At Maths on Toast – the family maths charity – our mission is to show children and their families that maths can be creative family fun. We do this by presenting hands-on opportunities to explore a broad range of mathematical ideas and to look for the maths in everyday life.
We believe that doing maths activities together and having fun doing them is the basis of creating a positive, can-do and resilient attitude to maths.
We want everyone to have the confidence to be mathematically curious, ask questions and offer their own ideas without fear of ‘not being quite right’.
But why is this important?
Maths anxiety may be a phrase you have only heard about recently – or perhaps not at all – but it is an emotion that many people can identify with and is present in classrooms and through into adulthood across the UK.
Have you ever felt anxious when faced with checking figures? What about when your child asks you for help with their maths homework and you freeze?
Maths anxiety is defined as ‘a debilitating emotional reaction to maths’. For some, ‘the anticipation of doing maths prompts a similar brain reaction as when they experience pain’(1). Recent research from the University of Cambridge (2) highlights that maths anxiety is causing children as young as six to feel fear, rage and despair and that early negative experiences can have a huge impact on people’s attitude and confidence with maths for life.
This research also shows that the attitude of adults towards maths highly affects children - statements such as ‘oh, I’ll never be any good at maths’ or ‘we’re just not a maths family’ could be passing your negative attitude or experiences on. According to research from National Numeracy in 2015, 30% of adults wrongly assumed that maths is a skill you are born with rather than a skill that can be learnt (3).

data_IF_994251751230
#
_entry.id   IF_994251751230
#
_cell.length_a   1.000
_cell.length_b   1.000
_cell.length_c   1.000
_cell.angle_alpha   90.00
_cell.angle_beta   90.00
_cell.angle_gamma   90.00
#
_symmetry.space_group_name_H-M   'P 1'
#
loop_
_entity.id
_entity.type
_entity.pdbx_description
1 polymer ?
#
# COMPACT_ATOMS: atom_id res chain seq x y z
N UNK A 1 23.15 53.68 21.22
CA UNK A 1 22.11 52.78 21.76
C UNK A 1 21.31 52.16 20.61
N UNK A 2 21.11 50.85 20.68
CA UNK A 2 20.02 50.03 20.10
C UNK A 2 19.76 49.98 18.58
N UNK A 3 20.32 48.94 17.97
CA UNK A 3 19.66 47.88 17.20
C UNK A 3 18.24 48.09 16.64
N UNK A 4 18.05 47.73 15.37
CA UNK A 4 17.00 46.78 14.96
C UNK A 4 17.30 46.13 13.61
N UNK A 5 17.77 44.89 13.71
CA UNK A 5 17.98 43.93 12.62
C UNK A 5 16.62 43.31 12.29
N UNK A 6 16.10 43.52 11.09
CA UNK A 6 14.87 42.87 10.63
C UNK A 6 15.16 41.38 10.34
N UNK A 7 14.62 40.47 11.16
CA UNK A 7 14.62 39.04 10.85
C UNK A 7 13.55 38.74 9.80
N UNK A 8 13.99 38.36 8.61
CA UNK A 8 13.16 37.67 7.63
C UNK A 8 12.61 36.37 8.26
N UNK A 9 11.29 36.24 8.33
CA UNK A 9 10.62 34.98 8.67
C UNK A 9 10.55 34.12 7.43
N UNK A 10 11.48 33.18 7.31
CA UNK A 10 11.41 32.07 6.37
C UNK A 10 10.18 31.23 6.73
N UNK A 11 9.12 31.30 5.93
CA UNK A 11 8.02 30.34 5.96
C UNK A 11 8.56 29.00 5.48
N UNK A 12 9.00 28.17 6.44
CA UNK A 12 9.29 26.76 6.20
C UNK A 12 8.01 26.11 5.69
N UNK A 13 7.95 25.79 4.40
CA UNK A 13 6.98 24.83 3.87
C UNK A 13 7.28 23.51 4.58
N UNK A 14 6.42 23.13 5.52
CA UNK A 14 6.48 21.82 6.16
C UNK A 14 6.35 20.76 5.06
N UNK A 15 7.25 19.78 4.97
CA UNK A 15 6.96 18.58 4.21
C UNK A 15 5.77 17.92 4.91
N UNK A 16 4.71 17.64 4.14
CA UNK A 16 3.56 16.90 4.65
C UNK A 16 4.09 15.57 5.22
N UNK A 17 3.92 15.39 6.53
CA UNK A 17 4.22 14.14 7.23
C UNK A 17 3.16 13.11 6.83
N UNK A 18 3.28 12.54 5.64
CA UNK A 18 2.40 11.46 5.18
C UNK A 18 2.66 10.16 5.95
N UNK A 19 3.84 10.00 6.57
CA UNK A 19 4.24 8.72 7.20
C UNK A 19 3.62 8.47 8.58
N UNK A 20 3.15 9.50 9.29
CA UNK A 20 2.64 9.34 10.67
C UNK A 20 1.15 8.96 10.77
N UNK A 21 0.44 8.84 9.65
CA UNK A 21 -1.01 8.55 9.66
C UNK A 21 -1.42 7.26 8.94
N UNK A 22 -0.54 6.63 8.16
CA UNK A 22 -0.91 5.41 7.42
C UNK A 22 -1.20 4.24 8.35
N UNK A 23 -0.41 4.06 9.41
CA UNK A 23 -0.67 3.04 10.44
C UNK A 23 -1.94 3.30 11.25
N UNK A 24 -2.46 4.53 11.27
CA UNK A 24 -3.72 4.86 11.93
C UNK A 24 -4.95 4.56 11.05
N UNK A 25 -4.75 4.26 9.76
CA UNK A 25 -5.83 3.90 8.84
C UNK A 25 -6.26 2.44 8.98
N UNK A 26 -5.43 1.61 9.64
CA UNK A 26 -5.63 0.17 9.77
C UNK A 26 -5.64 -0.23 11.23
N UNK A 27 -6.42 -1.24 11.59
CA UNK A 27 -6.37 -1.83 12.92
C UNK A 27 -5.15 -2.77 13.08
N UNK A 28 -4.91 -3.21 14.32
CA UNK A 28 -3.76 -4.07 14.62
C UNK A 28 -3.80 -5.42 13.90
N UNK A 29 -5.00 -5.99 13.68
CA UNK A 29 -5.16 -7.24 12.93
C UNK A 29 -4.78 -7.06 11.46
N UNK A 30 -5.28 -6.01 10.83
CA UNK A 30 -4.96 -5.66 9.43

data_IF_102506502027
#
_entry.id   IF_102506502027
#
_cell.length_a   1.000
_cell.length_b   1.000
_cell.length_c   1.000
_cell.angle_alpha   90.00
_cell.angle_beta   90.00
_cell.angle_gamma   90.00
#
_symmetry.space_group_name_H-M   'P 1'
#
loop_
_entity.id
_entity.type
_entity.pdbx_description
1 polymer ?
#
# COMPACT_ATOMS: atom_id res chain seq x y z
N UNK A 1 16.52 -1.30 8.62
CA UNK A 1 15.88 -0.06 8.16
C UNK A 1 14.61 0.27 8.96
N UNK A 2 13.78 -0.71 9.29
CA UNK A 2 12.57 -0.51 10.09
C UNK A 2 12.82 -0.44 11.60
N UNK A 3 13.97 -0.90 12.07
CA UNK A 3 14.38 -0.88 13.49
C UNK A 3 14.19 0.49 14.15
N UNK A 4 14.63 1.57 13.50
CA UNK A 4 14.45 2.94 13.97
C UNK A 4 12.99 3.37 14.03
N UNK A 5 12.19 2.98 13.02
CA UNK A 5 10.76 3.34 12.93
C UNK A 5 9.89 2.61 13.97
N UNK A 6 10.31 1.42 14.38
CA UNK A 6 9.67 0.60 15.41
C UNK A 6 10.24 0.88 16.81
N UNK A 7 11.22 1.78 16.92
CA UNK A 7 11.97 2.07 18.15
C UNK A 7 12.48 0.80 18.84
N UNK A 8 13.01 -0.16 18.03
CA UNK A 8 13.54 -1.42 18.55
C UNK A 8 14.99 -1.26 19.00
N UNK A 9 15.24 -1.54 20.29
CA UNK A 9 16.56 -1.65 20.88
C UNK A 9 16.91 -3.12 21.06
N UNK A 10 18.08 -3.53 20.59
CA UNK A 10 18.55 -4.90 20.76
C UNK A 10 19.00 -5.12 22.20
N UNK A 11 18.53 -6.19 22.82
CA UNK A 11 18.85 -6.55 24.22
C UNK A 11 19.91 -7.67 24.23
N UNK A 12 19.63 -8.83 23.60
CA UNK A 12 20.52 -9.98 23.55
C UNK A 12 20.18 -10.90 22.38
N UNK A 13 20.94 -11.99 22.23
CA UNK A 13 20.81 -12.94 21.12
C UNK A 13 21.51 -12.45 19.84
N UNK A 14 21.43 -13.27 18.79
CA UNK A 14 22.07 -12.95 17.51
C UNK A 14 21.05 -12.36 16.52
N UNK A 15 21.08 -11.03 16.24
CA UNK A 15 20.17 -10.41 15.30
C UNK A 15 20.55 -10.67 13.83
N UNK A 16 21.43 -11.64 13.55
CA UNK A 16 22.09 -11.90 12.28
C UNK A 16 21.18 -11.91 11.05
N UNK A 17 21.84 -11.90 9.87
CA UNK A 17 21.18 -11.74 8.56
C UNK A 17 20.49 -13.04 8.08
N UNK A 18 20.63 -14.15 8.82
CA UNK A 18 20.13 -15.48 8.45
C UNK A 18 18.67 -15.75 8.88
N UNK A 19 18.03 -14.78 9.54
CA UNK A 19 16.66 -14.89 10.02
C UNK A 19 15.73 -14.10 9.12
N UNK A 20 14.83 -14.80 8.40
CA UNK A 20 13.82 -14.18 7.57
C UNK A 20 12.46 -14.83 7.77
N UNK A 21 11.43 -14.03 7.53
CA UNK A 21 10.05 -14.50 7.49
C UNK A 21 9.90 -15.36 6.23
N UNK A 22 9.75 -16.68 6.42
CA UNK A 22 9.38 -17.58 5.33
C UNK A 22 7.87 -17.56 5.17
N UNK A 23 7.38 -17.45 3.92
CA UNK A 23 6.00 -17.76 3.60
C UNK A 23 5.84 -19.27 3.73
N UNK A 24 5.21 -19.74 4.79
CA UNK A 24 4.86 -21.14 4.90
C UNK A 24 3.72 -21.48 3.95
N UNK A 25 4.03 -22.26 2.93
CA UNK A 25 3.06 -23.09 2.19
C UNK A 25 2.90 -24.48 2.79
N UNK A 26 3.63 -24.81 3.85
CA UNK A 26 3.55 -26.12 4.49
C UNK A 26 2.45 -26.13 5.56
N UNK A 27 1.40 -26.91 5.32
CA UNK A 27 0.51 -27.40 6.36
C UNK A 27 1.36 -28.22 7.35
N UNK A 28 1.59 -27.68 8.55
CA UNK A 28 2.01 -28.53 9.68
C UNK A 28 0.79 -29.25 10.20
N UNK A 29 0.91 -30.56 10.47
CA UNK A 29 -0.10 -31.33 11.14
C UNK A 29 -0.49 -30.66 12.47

But early intervention can break the vicious circle, so you can help formulate a new, positive family attitude!
Instant recall of maths facts can be incredibly stressful to many children (and adults) and some believe that this emphasis on ‘performance mathematics’ can be at the root of maths anxiety. Just because you struggled with quick fire times tables or mental arithmetic doesn't mean maths isn't for you - yes, some people do learn by memorising maths ‘facts’ (such as rote learning of times tables) but others prefer and need time to work things out.
Our resources encourage ‘maths resilience’ - reinforcing that it’s ok to make mistakes, they help you learn and build confidence to tackle challenges, even if you don’t get it right first time. Removing the pressure and understanding it's ok to take time to work things out is key to transforming the enjoyment of maths for many children (and adults!).
But how does creative maths fit in? How does building a structure with toothpicks and midget gem sweets help people deal with maths anxiety and poor numeracy?
Through fun, creative, hands-on maths activities people learn how to enjoy maths and thus the opportunity is created to take the first step towards challenging the negative beliefs and replacing them with positive memories and a can-do attitude towards maths. Maths is an incredibly wide-ranging discipline and our activities can come as a surprise to many - we often hear comments such as 'I didn't know this was maths' and 'I never knew maths could be such fun'.
So why not try this creative approach at home?
Get your teeth into our free 'takeaways' and check out Maths on Toast Bites, our series of 5 short ‘how-to’ films demonstrating creative maths ideas to try at home.
And if you’re after a fun card game to play with family and friends during the half term holiday, try Number Rumbler. Don’t forget to let us know how you get on... why not send us a picture!
(2) Understanding Mathematics Anxiety, University of Cambridge 2019, Carey, Devine, Hill, Dowker, McLellan, Szucs. https://www.nuffieldfoundation.org/sites/default/files/files/Szucs%2041179%20-%20Executive%20Summary_.pdf
Our blog is a place for a range of opinions and debate on parents and their role in their schools and their children’s education. Whilst we think this debate is really important, we don’t always agree with the views being expressed.